Earth Day 2021- Partnering for a Sweeter Harvest For Seasonal Workers (Turkey)


Turkey provides 70 percent of the world’s hazelnuts, most of which are purchased by large manufacturers like Nestle and Nutella. Hazelnut harvesting is difficult and dangerous work, involving long hours on steep slopes in the sun. The work is undertaken by the poorest and most vulnerable populations, including migrants, women, and children, and many are refugees from Syria. Since 2017, WLP Turkey/KEDV has been working with seasonal agricultural workers in the hazelnut harvest to inform them about environmental threats to their employment security and safety, and to improve their working conditions through women’s collective leadership. One ongoing challenge has been to eliminate child labor. Another has been to address the warming waters of the Black Sea, which have triggered extreme weather events that have destroyed roads and bridges, and caused landslides that washed away thousands of tons of hazel harvests. Moreover, the higher ambient temperatures have disrupted the trees’ pollination cycles, reducing their yield. Also impacting the yield is the deterioration of the soil quality, hastened by the now more frequent droughts and erosion, which have also led to pest outbreaks.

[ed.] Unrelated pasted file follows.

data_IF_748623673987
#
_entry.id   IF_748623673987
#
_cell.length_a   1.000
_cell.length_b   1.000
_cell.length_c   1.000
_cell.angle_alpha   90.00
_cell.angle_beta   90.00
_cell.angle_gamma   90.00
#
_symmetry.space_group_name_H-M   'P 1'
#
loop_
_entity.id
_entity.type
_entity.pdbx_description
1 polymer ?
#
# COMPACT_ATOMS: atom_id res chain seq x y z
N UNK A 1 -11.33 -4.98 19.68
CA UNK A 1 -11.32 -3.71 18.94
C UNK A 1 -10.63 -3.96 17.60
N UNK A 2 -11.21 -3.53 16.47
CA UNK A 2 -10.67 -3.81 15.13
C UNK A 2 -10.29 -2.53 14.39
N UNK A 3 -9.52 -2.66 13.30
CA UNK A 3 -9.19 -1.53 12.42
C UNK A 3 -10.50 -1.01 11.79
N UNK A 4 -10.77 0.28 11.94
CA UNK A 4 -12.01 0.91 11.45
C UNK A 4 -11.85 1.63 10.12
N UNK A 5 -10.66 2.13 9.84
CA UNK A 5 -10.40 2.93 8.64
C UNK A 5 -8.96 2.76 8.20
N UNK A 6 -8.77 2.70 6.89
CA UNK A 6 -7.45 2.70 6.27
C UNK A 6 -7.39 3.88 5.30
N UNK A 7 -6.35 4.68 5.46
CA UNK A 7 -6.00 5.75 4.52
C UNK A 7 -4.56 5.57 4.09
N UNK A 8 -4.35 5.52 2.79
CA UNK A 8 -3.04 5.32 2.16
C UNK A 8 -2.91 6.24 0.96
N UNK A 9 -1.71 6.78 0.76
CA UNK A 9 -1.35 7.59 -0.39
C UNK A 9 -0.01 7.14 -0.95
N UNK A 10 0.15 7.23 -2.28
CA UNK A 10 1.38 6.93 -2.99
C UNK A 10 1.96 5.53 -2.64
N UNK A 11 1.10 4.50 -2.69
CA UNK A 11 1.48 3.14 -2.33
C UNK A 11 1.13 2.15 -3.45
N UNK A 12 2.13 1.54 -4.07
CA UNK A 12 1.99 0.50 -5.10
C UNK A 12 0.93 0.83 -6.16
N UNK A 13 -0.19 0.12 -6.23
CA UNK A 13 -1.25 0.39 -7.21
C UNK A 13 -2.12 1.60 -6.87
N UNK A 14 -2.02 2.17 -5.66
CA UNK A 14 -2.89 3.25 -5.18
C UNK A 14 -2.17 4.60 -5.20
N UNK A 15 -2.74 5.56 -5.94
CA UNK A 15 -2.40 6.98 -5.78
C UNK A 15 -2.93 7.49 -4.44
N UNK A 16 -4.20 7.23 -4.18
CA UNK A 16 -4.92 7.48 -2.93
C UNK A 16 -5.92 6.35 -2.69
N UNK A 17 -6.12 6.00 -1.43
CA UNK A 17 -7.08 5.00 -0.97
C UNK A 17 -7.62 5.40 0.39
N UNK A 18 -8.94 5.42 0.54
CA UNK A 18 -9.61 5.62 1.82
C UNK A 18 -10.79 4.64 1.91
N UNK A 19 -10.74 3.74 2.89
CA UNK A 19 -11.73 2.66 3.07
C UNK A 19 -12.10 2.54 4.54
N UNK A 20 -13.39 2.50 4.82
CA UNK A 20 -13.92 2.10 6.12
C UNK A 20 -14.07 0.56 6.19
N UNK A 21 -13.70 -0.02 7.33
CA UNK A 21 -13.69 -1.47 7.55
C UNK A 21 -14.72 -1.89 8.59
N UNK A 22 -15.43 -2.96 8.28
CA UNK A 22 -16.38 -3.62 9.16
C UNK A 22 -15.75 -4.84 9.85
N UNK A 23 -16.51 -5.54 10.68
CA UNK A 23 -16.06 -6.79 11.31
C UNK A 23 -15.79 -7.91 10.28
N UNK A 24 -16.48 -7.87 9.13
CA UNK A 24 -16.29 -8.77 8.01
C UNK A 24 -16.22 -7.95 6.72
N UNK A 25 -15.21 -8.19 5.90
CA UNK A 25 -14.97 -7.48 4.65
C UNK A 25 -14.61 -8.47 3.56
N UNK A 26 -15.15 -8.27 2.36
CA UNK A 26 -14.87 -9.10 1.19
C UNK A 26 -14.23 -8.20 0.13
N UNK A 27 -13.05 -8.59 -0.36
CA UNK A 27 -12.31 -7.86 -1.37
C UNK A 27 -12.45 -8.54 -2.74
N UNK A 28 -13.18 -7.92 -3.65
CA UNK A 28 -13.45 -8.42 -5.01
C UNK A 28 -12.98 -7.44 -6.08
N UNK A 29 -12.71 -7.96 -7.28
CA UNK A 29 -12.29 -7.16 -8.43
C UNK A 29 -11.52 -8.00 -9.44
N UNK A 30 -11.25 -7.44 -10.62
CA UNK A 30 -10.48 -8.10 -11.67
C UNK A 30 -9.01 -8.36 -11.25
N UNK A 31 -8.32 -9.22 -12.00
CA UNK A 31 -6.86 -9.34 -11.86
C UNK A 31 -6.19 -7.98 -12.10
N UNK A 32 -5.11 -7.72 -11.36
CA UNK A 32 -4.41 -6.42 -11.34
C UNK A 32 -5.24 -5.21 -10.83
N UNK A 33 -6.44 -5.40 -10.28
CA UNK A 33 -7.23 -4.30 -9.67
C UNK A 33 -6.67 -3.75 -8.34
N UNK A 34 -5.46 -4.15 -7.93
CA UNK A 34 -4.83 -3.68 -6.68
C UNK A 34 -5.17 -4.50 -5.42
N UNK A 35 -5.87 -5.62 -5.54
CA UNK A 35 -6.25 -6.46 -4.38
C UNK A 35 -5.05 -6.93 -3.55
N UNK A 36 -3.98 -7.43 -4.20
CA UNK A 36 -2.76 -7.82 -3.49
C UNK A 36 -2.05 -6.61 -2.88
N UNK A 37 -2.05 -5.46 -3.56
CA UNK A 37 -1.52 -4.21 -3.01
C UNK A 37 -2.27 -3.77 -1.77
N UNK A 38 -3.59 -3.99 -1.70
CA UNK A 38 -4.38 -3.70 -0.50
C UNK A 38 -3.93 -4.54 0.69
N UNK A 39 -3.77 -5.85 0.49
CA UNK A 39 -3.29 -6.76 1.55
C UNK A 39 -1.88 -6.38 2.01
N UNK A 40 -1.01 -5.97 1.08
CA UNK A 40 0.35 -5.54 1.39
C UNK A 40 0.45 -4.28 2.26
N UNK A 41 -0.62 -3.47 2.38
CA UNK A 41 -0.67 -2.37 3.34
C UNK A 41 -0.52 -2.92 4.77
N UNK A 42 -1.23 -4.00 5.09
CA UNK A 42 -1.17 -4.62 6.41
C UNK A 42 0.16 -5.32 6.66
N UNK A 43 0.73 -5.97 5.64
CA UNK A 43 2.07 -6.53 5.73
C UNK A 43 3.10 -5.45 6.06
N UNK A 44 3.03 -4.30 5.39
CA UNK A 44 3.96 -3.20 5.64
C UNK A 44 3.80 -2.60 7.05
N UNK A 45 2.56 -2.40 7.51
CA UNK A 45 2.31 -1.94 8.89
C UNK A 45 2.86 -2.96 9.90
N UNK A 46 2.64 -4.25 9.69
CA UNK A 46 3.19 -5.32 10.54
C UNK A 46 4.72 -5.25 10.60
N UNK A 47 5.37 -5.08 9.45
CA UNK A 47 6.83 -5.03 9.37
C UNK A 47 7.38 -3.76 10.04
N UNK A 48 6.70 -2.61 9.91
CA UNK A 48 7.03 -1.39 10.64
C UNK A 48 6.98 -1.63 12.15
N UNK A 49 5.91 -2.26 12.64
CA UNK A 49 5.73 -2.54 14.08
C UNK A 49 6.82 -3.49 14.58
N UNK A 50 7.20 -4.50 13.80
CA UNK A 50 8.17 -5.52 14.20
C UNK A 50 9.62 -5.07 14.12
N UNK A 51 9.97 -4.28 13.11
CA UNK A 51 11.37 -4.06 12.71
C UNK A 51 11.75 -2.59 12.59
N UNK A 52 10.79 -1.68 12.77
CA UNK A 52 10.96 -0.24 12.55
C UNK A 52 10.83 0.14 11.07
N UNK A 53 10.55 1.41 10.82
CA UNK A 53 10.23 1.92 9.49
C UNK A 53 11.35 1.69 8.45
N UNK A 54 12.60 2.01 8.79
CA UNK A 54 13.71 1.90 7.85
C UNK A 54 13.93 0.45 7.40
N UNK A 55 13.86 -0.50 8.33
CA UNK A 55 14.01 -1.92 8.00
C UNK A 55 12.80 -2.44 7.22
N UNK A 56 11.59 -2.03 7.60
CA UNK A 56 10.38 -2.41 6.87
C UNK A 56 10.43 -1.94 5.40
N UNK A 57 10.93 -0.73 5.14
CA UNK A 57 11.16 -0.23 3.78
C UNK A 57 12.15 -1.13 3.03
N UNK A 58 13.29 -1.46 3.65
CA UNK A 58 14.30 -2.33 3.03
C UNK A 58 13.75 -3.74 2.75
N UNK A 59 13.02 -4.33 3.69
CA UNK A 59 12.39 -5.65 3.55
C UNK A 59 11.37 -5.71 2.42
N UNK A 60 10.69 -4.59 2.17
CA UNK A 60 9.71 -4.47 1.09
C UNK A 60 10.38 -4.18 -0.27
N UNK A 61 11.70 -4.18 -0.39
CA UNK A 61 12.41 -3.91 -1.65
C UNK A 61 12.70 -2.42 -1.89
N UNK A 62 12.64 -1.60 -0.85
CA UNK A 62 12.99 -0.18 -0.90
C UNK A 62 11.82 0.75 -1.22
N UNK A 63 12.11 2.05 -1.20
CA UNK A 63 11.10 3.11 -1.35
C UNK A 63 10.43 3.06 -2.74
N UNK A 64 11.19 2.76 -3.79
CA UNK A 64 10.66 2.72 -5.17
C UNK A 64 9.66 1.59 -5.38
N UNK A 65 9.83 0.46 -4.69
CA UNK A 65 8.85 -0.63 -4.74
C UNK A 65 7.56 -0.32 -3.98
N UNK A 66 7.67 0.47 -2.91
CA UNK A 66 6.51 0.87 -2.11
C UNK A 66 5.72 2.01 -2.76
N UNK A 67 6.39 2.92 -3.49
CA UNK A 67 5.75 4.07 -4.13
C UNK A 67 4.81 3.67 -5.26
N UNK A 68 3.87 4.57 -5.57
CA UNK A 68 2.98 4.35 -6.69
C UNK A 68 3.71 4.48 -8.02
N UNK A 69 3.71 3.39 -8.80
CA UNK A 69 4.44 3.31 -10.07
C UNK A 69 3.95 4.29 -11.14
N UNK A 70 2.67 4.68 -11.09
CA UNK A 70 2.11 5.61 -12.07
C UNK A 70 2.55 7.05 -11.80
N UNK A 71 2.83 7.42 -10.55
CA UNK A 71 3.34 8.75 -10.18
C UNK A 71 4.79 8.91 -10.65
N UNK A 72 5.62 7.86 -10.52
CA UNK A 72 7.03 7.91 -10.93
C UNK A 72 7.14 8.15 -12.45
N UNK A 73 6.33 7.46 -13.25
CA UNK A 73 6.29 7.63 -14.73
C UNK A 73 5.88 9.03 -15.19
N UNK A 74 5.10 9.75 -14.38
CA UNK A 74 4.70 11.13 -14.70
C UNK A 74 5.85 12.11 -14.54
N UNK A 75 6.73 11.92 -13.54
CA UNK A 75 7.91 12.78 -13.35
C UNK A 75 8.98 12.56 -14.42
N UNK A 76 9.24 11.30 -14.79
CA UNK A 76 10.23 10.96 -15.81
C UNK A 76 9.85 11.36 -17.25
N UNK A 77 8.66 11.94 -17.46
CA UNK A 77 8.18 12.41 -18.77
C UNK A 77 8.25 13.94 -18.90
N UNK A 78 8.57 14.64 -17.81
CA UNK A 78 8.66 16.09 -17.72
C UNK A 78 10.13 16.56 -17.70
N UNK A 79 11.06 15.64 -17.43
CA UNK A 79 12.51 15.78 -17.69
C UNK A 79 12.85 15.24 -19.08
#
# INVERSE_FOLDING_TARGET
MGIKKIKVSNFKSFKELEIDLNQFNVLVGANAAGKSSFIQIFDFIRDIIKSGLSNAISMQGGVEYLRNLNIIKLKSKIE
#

Prior to the pandemic, KEDV conducted leadership and capacity-building workshops (using WLP training materials) for women seasonal workers who worked in the hazelnut groves. Their objective was to help the women take on leadership roles in improving the working and living conditions for themselves, their families, and other seasonal workers. A number of the younger workshop participants formed an advocacy group called “The Women Ambassadors of Agriculture.” The Ambassadors now serve as local labor mediators, bringing information about the needs of women and child workers to Turkey’s Ministry of Labor, local governments, and companies—this even amidst the challenges of the pandemic.

Because of enduring tension between the seasonal workers and the local communities, the leadership and communication training for the women workers continues to be of critical importance. Regretfully, implementing trainings and creating opportunities to build solidarity is not practical or safe at this time because of COVID-19. Once in-person gatherings may happen again, KEDV will assist the women seasonal workers in their efforts to resolve the myriad threats they and the local host communities face—including the changing climate, lower harvest yields, and negotiating with the large corporations that purchase the hazelnuts for safer work conditions and better pay.

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